Modified code

#include <climits>
#include <stdexcept>
#include <string>

namespace combinatorics
{
    unsigned long long factorial(unsigned n)
    {
        unsigned long long fact = 1;
        for (unsigned i = 2;  i <= n;  ++i) {
            if (fact > ULLONG_MAX / n) {
                throw std::overflow_error("The result is too large");
            }
            fact *= i;
        }
        return fact;
    }
}


#include <gtest/gtest.h>

TEST(Combinatorial_Factorial, small_ints)
{
    EXPECT_EQ(combinatorics::factorial(0), 1);
    EXPECT_EQ(combinatorics::factorial(1), 1);
    EXPECT_EQ(combinatorics::factorial(5), 120);
}

TEST(Combinatorial_Factorial, too_big)
{
    EXPECT_THROW(combinatorics::factorial(500), std::overflow_error);
}
\$\endgroup\$
17
  • 4
    \$\begingroup\$ Don't use unsigned just because the domain is non-negative. See ES.106 \$\endgroup\$
    – JDługosz
    Aug 4, 2021 at 14:24
  • 3
    \$\begingroup\$ @JDługosz Disagree, yet also agree. (I feel strongly both ways) \$\endgroup\$ Aug 4, 2021 at 14:49
  • 7
    \$\begingroup\$ @JDługosz, with unsigned type, there is no need to check for invalid values, as all values are then valid. That's the whole point. (And that ES.106 link seems to assume that compiler warnings aren't enabled - just enable them). \$\endgroup\$ Aug 4, 2021 at 16:08
  • 2
    \$\begingroup\$ If you fi the exceptions, std::domain_error looks more appropriate imho. \$\endgroup\$ Aug 4, 2021 at 17:37
  • 2
    \$\begingroup\$ @OlivierGrégoire, any decent compiler will hoist ULLONG_MAX / n out of the loop; you can store it in a variable if you prefer. Yes, it would make sense to start the loop at i = 2; I'll edit. \$\endgroup\$ Aug 5, 2021 at 9:15
9
\$\begingroup\$

You should write it as a template rather than hard-coding it to produce unsigned long long. You might want to call it with 128-bit integers (a gnu extension), or a Bignum class of some kind such as Boost.Multiprecision.

Rather than using C's limits macros (ULLONG_MAX), use the C++ numeric_limits library feature. This is template-friendly, and that helps even if you are not writing template code: you don't have to remember different names for the limit based on the type, and finding and fixing these when you change the type of something.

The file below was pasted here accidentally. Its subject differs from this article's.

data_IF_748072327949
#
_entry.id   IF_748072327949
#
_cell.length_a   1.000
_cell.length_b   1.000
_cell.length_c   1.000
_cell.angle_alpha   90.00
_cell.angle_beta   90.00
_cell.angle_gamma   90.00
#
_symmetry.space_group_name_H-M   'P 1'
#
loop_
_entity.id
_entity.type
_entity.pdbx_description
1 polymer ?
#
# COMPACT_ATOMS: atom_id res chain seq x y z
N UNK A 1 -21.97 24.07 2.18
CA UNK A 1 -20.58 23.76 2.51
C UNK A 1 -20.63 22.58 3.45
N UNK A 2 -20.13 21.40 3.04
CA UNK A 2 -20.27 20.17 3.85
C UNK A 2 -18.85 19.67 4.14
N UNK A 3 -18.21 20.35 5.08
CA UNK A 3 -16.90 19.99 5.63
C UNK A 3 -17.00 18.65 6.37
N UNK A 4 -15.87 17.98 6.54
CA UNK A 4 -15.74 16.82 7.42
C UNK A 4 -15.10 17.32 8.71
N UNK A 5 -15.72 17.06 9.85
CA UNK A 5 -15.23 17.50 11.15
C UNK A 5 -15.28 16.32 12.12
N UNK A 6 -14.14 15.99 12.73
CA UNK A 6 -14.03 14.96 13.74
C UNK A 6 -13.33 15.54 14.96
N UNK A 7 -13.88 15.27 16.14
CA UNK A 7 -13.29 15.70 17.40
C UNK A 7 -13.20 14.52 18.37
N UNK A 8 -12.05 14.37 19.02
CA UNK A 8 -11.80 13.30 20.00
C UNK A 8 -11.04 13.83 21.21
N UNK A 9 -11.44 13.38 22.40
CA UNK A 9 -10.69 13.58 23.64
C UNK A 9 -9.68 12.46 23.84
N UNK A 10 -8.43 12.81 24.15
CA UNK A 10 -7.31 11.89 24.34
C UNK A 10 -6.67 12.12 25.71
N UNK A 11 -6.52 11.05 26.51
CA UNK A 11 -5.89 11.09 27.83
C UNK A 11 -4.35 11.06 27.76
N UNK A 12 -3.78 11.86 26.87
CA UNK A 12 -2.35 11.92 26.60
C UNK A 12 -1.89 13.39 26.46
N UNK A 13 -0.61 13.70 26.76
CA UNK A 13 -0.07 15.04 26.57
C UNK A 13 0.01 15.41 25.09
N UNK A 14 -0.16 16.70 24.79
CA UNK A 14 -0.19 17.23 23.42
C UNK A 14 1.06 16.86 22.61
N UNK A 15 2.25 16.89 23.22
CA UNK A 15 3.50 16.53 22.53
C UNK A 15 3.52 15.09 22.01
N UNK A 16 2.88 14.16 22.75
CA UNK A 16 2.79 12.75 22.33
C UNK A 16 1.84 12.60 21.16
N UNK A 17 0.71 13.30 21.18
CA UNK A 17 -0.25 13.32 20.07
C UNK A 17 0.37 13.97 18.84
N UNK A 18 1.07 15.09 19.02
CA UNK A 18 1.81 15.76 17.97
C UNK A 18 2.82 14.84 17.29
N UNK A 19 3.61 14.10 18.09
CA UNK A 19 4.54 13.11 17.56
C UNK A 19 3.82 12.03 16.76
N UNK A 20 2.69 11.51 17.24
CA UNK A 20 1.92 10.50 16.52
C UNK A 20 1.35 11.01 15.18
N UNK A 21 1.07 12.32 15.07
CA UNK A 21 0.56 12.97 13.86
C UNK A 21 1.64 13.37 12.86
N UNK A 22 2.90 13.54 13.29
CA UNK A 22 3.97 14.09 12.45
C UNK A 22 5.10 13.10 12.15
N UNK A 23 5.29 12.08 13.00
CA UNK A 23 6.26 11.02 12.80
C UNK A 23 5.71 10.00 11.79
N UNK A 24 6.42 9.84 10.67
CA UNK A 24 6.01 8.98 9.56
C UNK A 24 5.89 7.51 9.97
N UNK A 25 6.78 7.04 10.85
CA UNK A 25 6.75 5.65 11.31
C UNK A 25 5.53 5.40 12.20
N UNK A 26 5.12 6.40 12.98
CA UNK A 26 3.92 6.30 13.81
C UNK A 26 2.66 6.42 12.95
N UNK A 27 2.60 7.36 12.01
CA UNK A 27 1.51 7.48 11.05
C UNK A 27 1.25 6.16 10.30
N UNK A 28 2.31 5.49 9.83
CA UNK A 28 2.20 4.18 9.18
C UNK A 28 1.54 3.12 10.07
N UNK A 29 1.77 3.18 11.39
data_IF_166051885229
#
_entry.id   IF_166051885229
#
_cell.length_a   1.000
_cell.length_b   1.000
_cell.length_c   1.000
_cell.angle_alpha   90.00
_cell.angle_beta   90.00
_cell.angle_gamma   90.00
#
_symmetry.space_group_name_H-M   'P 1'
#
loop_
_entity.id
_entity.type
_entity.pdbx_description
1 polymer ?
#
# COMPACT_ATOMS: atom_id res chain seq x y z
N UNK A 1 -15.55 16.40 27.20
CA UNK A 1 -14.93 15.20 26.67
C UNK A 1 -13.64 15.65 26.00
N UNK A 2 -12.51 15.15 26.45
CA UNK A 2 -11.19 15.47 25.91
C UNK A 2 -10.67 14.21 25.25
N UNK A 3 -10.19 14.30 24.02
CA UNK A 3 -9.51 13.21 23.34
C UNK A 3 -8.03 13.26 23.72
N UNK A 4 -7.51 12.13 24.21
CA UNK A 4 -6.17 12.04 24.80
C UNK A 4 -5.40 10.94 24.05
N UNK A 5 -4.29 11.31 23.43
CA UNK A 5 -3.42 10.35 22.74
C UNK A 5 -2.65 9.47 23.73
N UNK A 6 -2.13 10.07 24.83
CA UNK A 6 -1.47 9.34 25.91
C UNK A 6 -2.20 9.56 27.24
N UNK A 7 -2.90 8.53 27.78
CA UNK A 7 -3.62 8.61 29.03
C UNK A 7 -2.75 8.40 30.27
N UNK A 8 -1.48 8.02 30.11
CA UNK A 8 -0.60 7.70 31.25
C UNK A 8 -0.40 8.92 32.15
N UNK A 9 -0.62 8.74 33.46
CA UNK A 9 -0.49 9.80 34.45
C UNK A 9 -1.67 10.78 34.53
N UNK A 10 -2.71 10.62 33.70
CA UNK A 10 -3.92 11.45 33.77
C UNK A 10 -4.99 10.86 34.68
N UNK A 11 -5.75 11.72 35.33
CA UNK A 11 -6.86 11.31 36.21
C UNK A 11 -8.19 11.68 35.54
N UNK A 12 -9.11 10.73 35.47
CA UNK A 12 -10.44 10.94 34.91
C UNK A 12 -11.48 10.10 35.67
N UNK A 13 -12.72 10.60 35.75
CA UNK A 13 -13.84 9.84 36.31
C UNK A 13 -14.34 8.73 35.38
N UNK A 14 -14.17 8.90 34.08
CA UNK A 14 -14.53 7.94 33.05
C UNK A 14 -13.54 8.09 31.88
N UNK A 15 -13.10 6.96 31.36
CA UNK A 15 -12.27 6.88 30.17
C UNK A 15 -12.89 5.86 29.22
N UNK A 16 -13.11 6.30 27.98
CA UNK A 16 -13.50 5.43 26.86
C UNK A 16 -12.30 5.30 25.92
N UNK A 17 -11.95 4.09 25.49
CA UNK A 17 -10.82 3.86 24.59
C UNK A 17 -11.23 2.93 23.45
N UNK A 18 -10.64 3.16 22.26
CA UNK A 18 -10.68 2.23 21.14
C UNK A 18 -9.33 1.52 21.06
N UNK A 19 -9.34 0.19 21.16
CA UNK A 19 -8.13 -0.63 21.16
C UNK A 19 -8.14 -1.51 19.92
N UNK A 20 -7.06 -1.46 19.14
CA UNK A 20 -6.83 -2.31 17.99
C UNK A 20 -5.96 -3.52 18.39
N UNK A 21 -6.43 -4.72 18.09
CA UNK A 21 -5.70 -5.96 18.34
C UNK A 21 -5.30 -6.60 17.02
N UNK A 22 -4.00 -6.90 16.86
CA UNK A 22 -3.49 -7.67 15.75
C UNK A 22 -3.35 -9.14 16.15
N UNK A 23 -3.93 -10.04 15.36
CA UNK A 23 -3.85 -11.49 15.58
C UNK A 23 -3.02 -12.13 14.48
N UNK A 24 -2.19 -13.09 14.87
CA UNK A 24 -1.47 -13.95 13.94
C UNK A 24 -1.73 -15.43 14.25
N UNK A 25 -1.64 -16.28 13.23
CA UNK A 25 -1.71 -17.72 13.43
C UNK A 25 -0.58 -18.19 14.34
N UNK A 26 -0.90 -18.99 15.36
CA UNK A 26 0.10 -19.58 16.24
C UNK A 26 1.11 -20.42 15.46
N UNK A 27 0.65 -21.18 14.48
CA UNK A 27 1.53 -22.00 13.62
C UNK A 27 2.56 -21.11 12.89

For the exception, you can include the function name in the error message without complicating the code. You'll be glad of this if the error is ever hit in real code rather than in trivial test code where you're only calling one function!

As Toby pointed out, you can move the test outside of the loop. (Division is very expensive and will take far longer than the actual factorial computation, as written!). But I'll add to that: Find the maximum legal input value as a constexpr local variable. This will be computed at compile time. But if it's a template, the specified type (some big-int library) might not support constexpr arithmetic if it's not fairly recent, so use static const instead, so it will be computed once and reused on subsequent calls to the function.


Another tip: concerning std::string("The argument cannot be negative"), assuming you really need to explicitly make it a std::string rather than just passing the lexical string literal, you can use the string literal operator with identical meaning: "The argument cannot be negative"s. Update: because the reason is to have == work, it's far more efficient to use a std::string_view. That not only prevents copying the characters, but the comparison is much faster than strcmp.
Write: "The argument cannot be negative"sv.
(read the link above to learn how to opt-in to enable these literals)

\$\endgroup\$
6
  • \$\begingroup\$ Good idea to compile-time compute the max value. I was trying to think how we could compute inverse-factorial of ULLONG_MAX, but of course we don't need to do that - we can loop until we're about to overflow and record that value, all in constexpr with favourable types. \$\endgroup\$ Aug 4, 2021 at 16:14
  • \$\begingroup\$ The reason to construct a std::string is because ASSERT_EQ will use == to test the assertion. We don't want to be comparing two const char* (as that's pointer equality), so converting one to string object gives us the value equality we want. @suryasis, you'll need using namespace std::literals; for that - it's a namespace designed to be used that way, unlike namespace std. \$\endgroup\$ Aug 4, 2021 at 16:23
  • \$\begingroup\$ maximum value for an unsigned type is easier to just calculate as needed: T(-1). \$\endgroup\$ Aug 4, 2021 at 17:36
  • 1
    \$\begingroup\$ @TobySpeight to get == to work naturally, it's more efficient to use a string_view. This also has a literal form using the ""sv suffix. (I have a Code Project article in draft promoting this, in fact.) \$\endgroup\$
    – JDługosz
    Aug 5, 2021 at 13:48
  • \$\begingroup\$ @Deduplicator If T is not a primitive type but something like Boost.Multiprecision, or a "safe integer" wrapper (see the 2021 CPPNow! conference videos) that trick will not work. \$\endgroup\$
    – JDługosz
    Aug 5, 2021 at 13:51

Your Answer

By clicking “Post Your Answer”, you agree to our terms of service and acknowledge that you have read and understand our privacy policy and code of conduct.

Not the answer you're looking for? Browse other questions tagged or ask your own question.